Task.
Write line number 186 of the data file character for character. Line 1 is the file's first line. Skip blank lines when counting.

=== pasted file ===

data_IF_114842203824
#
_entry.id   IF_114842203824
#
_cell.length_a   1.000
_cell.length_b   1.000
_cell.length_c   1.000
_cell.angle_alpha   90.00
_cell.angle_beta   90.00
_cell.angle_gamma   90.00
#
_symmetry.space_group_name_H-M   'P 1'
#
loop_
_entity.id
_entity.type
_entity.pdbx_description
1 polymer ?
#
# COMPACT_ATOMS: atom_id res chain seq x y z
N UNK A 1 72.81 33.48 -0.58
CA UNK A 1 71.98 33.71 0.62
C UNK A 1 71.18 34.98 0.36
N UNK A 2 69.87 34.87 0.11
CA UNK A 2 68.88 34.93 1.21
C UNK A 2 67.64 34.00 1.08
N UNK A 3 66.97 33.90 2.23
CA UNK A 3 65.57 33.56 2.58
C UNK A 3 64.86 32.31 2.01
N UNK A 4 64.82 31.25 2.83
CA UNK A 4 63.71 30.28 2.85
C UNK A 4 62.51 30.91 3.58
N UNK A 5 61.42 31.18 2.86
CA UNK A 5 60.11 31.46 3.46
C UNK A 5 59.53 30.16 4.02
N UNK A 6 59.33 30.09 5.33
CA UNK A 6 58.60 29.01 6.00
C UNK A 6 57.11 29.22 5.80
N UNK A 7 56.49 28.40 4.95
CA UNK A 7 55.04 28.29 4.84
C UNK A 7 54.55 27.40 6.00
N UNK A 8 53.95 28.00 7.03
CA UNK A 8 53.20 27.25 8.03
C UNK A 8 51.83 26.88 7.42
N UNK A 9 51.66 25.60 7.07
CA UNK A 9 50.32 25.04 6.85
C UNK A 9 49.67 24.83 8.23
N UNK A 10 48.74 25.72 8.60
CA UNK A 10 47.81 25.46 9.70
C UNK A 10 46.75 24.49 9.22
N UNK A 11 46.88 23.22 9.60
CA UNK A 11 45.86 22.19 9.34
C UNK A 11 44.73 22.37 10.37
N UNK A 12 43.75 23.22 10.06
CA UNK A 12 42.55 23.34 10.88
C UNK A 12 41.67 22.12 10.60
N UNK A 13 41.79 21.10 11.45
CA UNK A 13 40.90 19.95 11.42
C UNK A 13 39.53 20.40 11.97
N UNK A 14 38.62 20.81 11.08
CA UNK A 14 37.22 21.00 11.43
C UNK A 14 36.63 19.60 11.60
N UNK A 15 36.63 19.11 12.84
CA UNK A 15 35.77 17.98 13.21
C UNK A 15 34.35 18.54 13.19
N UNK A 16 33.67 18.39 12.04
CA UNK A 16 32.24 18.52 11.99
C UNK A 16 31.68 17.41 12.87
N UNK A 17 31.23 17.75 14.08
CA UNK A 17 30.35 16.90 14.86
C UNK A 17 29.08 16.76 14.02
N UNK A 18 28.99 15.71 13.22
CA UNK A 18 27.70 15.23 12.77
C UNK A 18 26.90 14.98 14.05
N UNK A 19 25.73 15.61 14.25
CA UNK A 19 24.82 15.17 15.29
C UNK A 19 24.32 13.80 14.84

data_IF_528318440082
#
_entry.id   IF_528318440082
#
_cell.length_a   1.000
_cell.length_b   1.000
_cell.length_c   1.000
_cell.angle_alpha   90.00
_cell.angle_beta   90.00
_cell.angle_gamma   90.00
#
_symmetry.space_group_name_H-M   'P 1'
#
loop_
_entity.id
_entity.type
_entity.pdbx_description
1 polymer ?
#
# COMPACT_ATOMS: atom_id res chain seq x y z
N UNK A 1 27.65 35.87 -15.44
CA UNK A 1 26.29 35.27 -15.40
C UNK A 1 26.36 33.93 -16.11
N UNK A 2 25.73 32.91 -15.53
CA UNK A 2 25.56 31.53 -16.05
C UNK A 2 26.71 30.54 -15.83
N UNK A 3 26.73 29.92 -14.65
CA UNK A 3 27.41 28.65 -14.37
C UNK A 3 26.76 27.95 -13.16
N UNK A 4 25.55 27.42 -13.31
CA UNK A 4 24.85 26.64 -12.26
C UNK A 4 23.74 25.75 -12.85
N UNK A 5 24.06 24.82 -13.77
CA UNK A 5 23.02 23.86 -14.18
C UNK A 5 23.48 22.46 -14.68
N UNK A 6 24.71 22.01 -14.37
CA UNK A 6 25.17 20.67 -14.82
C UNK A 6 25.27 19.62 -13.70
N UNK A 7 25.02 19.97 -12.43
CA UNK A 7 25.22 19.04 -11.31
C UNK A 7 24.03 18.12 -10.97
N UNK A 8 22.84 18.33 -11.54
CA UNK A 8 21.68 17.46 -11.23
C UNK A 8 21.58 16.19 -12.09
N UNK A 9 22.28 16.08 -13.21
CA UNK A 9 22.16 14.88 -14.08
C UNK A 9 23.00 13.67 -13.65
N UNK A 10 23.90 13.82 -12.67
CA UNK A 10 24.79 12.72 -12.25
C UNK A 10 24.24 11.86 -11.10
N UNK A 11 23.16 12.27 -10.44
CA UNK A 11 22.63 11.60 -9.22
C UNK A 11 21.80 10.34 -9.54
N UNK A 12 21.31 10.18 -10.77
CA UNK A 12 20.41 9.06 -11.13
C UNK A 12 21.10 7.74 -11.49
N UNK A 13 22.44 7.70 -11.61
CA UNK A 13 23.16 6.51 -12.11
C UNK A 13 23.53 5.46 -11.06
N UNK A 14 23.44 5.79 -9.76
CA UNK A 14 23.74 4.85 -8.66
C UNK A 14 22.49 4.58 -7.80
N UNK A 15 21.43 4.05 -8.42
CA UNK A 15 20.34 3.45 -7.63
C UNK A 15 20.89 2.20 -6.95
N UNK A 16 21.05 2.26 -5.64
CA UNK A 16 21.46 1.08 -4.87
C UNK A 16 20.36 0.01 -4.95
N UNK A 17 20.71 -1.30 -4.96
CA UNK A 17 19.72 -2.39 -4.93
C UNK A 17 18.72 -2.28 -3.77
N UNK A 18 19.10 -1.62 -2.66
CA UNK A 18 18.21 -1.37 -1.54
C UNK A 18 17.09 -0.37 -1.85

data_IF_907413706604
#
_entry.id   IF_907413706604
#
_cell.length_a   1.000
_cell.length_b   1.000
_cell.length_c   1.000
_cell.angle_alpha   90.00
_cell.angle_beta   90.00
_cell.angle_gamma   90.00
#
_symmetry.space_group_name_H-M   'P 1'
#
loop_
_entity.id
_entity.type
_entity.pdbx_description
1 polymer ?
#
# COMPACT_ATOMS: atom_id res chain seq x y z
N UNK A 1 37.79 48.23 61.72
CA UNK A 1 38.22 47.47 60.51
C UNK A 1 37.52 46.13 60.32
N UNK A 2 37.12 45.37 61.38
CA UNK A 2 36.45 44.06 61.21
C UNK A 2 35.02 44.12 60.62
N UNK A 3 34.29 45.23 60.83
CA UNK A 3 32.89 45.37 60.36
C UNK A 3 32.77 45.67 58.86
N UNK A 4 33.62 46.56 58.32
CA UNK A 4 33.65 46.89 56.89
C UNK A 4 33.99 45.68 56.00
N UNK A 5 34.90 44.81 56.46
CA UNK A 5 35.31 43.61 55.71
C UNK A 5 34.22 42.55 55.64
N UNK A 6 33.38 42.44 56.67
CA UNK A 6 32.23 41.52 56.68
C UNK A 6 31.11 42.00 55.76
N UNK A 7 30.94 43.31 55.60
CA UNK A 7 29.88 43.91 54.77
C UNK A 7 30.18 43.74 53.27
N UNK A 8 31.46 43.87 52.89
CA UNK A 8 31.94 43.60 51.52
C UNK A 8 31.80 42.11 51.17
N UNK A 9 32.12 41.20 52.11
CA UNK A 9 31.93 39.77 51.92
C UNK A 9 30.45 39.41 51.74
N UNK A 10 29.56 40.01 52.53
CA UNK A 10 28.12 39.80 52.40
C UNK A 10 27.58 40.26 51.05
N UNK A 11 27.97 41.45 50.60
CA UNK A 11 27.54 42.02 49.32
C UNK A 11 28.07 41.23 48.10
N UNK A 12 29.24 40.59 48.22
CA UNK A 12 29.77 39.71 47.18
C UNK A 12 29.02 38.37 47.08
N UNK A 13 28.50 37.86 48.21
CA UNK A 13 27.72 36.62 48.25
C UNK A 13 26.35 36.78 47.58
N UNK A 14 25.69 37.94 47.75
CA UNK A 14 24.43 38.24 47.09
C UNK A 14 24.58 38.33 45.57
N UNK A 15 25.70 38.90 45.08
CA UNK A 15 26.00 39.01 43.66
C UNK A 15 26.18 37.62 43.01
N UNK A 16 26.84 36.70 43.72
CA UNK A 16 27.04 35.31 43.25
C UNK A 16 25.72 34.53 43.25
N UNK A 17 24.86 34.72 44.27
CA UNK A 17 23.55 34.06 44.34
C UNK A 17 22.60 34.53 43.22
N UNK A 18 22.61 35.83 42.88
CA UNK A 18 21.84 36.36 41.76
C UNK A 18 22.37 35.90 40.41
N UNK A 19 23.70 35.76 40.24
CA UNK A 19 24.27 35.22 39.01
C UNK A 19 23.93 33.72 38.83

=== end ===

C UNK A 5 34.22 42.55 55.64